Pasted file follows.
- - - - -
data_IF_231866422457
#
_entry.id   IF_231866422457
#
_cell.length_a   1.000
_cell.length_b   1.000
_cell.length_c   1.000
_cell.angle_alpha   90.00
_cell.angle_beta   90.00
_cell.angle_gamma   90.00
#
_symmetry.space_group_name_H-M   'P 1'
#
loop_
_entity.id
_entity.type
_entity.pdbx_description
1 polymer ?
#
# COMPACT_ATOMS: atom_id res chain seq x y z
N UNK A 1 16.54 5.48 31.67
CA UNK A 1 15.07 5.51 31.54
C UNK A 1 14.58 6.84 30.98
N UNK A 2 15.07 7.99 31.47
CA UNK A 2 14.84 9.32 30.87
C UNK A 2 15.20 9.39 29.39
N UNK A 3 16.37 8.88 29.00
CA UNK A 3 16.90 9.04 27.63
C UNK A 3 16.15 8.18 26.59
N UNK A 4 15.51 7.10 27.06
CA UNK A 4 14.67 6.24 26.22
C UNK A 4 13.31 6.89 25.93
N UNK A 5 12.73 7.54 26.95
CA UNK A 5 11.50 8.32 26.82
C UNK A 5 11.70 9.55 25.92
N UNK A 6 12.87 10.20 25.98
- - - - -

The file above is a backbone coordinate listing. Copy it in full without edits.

data_IF_231866422457
#
_entry.id   IF_231866422457
#
_cell.length_a   1.000
_cell.length_b   1.000
_cell.length_c   1.000
_cell.angle_alpha   90.00
_cell.angle_beta   90.00
_cell.angle_gamma   90.00
#
_symmetry.space_group_name_H-M   'P 1'
#
loop_
_entity.id
_entity.type
_entity.pdbx_description
1 polymer ?
#
# COMPACT_ATOMS: atom_id res chain seq x y z
N UNK A 1 16.54 5.48 31.67
CA UNK A 1 15.07 5.51 31.54
C UNK A 1 14.58 6.84 30.98
N UNK A 2 15.07 7.99 31.47
CA UNK A 2 14.84 9.32 30.87
C UNK A 2 15.20 9.39 29.39
N UNK A 3 16.37 8.88 29.00
CA UNK A 3 16.90 9.04 27.63
C UNK A 3 16.15 8.18 26.59
N UNK A 4 15.51 7.10 27.06
CA UNK A 4 14.67 6.24 26.22
C UNK A 4 13.31 6.89 25.93
N UNK A 5 12.73 7.54 26.95
CA UNK A 5 11.50 8.32 26.82
C UNK A 5 11.70 9.55 25.92
N UNK A 6 12.87 10.20 25.98